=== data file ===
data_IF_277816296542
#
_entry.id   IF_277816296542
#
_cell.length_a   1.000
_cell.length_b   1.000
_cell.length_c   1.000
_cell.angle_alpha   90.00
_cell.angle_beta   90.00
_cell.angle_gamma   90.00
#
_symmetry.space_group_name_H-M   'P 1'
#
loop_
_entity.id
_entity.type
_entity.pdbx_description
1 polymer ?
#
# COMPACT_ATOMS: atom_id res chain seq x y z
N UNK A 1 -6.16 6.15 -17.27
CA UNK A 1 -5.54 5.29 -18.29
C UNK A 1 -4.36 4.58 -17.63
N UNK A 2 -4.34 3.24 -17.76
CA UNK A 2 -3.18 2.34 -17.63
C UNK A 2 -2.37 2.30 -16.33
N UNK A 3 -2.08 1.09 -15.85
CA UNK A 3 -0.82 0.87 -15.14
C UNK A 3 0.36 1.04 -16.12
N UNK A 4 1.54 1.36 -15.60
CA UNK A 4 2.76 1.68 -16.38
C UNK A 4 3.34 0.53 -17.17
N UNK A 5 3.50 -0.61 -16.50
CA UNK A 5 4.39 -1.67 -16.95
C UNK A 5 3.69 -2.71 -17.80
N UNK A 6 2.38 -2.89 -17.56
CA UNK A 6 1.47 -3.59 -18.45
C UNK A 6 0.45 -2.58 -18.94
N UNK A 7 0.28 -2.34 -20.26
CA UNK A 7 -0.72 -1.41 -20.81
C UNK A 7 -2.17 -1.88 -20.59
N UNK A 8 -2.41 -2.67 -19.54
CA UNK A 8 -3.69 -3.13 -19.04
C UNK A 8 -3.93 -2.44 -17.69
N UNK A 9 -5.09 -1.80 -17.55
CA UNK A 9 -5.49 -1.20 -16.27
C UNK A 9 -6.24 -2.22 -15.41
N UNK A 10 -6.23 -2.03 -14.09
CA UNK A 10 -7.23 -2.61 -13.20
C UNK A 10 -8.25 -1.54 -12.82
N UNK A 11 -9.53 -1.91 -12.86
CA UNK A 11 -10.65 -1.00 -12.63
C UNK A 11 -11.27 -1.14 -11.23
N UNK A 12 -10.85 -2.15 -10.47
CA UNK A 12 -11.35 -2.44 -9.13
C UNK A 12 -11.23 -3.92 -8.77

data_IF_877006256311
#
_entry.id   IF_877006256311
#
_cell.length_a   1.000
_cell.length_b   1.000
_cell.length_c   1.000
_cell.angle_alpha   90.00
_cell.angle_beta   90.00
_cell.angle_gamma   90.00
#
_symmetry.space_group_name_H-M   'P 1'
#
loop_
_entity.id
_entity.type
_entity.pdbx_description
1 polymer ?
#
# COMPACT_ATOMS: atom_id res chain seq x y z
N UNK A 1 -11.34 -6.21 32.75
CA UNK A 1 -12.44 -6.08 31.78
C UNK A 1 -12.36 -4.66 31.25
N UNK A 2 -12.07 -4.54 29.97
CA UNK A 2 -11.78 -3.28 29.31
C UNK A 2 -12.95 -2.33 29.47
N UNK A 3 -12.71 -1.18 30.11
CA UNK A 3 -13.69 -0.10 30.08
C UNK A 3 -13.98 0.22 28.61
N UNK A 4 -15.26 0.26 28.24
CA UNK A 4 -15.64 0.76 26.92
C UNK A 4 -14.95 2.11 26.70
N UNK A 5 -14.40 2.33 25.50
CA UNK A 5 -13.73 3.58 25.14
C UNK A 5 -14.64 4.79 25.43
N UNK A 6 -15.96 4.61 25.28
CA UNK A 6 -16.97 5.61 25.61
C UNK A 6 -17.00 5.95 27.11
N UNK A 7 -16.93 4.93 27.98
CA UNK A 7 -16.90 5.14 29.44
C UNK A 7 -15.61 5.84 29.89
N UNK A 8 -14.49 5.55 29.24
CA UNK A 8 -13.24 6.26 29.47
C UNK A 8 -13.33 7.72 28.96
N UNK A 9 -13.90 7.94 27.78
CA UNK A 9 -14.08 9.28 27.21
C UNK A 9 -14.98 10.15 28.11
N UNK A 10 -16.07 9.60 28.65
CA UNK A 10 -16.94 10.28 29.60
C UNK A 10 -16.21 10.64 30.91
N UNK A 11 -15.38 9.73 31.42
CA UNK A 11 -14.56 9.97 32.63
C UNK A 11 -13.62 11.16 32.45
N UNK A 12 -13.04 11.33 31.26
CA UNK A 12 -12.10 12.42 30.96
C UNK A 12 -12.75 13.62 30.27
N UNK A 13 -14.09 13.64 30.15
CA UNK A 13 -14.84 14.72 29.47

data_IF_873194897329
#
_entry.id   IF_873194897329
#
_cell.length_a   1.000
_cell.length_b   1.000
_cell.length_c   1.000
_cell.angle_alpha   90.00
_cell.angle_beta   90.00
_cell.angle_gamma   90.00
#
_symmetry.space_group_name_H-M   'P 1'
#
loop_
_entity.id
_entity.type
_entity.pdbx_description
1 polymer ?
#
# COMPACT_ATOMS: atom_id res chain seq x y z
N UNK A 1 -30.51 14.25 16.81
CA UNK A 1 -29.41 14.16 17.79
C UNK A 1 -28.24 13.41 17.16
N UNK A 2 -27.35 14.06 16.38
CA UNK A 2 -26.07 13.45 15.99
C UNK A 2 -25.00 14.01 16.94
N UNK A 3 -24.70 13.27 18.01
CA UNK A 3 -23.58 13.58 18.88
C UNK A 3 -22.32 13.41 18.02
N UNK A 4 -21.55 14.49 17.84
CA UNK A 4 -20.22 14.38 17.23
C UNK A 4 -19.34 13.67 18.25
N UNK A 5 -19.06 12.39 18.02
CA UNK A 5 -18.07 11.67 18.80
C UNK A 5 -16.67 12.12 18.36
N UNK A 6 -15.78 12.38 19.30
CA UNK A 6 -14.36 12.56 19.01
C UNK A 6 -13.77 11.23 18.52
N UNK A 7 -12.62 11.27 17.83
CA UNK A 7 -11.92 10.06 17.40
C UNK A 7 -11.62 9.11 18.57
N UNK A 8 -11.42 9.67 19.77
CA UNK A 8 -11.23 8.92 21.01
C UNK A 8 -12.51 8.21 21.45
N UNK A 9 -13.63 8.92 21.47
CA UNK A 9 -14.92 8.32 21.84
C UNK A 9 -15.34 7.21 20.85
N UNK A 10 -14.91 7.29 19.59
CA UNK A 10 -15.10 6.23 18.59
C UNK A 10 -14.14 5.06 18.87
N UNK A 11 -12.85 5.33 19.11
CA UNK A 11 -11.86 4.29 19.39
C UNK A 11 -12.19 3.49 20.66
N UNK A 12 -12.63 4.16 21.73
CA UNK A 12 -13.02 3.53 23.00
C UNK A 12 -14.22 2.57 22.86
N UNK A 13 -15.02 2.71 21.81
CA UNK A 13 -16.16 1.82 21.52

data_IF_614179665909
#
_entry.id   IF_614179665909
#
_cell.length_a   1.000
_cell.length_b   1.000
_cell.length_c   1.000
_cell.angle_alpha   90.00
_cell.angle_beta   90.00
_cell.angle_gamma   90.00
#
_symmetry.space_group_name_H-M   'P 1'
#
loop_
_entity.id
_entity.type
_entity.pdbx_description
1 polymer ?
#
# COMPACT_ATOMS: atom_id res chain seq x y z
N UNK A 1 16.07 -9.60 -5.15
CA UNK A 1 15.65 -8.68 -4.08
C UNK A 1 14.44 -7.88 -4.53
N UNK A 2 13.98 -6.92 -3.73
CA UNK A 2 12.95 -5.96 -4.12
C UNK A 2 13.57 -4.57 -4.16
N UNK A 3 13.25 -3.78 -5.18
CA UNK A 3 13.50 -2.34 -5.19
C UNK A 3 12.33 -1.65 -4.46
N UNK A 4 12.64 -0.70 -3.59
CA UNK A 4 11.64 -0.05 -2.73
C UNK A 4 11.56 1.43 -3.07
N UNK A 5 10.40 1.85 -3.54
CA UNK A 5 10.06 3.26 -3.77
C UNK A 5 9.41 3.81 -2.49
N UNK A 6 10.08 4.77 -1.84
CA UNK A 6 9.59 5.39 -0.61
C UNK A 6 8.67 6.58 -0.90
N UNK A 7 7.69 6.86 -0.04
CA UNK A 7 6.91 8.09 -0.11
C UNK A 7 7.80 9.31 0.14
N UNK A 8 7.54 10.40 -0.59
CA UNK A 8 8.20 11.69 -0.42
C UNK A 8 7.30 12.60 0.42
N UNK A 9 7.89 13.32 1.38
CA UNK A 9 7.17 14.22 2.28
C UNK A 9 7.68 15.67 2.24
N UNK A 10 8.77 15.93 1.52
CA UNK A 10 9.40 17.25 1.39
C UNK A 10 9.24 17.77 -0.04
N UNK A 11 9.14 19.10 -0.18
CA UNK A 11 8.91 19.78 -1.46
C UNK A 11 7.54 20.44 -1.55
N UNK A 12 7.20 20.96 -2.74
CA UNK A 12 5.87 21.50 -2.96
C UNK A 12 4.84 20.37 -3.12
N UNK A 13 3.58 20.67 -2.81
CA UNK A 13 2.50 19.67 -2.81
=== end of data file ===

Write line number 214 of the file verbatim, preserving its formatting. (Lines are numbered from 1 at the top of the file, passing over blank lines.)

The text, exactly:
N UNK A 8 7.54 10.40 -0.59